UH-60 Black Hawk helicopter pilot Chief Warrant Officer 5 Jay Knopp, 1st Battalion. 112th Aviation Battalion, right, gives a pre-flight briefing prior to a familiarization flight for Religious Support Teams during chaplain professional development training at Camp Grafton Training Center, N.D., Aug. 3, 2021.

188th Army Band Range Fire

Twenty-five 188th Army Band Soldiers conducted weapons qualification at a Camp Grafton South range, near Devils Lake, N.D. July 19, 2021. (National Guard story and photos by Sgt. Taryn Benton, 188th Army Band)

This was the first time 188th Army Band Soldiers participated in the updated U.S. Army marksmanship standards which features four firing positions.

Soldiers were issued four 10-round magazines to engage 40 pop-up targets from four different shooting positions. Soldiers started in the standing position; followed by prone unsupported and supported; kneeling supported; and finished in a standing supported position. Soldiers use a barricade to change magazines and positions within an 8-10 seconds time limit. All participating band Soldiers qualified with their M-4 Carbines to the new Army standards.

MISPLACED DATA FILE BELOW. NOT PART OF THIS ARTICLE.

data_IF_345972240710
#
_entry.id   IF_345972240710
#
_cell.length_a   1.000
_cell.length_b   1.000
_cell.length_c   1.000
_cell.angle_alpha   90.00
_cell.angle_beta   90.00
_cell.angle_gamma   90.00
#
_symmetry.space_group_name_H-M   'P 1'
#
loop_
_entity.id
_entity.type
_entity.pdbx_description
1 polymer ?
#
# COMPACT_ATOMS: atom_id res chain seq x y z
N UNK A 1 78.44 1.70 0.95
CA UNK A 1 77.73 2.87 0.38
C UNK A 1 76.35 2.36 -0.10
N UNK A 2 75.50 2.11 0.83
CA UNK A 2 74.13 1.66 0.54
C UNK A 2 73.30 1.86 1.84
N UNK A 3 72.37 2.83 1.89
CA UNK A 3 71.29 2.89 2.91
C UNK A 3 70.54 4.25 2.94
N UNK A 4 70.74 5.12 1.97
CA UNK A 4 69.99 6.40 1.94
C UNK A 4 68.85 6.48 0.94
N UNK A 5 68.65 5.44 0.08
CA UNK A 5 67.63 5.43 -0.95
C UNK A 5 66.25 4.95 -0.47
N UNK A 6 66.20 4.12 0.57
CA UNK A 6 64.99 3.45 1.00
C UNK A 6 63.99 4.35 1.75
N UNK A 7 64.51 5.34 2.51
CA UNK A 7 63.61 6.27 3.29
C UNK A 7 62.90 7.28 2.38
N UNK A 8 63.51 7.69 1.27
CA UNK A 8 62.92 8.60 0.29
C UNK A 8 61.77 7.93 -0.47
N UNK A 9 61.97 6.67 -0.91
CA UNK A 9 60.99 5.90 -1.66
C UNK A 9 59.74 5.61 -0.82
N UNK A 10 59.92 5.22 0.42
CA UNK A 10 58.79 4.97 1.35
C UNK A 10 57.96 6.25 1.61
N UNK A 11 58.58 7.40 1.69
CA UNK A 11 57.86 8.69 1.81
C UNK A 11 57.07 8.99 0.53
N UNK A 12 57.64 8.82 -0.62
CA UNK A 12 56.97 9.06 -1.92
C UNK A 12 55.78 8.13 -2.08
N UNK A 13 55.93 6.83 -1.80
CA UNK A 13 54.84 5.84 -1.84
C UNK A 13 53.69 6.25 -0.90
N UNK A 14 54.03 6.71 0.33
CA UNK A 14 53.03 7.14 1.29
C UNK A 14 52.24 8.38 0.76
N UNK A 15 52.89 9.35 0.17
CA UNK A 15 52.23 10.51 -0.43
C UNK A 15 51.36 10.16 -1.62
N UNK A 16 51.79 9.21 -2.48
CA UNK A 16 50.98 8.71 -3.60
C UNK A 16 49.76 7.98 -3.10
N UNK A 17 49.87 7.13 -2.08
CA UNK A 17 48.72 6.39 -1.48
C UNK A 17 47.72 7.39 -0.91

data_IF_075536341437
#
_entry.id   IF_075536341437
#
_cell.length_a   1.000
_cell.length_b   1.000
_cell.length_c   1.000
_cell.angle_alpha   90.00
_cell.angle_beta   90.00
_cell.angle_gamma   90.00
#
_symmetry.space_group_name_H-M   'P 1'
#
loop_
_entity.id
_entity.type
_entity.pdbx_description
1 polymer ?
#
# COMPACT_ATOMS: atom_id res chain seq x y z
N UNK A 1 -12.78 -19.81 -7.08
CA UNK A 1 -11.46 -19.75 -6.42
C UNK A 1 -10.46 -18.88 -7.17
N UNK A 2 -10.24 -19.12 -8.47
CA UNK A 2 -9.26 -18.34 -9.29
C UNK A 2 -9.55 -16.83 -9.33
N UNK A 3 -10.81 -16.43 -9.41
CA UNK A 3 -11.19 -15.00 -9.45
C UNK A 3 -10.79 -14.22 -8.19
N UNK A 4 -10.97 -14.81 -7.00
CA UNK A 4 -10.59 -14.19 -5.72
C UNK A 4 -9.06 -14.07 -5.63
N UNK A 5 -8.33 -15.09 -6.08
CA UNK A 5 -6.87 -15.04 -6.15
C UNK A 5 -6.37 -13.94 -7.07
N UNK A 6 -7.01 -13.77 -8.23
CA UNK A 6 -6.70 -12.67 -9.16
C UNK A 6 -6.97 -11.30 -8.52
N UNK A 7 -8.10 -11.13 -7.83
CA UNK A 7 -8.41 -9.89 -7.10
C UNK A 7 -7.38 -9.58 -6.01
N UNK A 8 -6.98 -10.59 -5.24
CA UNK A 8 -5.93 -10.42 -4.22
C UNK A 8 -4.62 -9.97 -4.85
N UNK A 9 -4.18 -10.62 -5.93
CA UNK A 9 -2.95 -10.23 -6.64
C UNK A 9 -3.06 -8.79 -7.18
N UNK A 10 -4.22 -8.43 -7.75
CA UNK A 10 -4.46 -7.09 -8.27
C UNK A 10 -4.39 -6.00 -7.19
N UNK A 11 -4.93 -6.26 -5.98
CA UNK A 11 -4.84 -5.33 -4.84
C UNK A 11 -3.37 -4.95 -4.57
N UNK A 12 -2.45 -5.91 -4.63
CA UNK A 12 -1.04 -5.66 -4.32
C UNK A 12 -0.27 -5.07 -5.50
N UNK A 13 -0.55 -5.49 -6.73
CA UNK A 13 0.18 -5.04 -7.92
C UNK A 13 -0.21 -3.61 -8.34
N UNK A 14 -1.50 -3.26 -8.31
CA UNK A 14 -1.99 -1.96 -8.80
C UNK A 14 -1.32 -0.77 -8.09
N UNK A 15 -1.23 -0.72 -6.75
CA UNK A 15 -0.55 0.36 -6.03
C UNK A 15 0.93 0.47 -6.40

Staff Sgt. Kelsy Johnson, 188th Army Band, fires her M-4 Carbine for qualification at Camp Grafton Training Center, July 29, 2021.

Happy Hooligan Runs to inspire

Senior Master Sgt. Brandon Miller, 177th Intelligence Squadron, ran the 107.3-mile version of the Maah Daah Hey Trail ultramarathon in 30 hours, 17 minutes in the beautiful badlands of North Dakota, July 31 through Aug. 1, 2021. (National Guard photos and story by Chief Master Sgt. David H. Lipp, 119th Wing)

Senior Master Sgt. Brandon Miller, 177th Intelligence Squadron, begins the 107.3-mile Maah Daah Hey Trail ultramarathon at 6 am on the rugged dirt path of the trail in the beautiful badlands of North Dakota, July 31, 2021.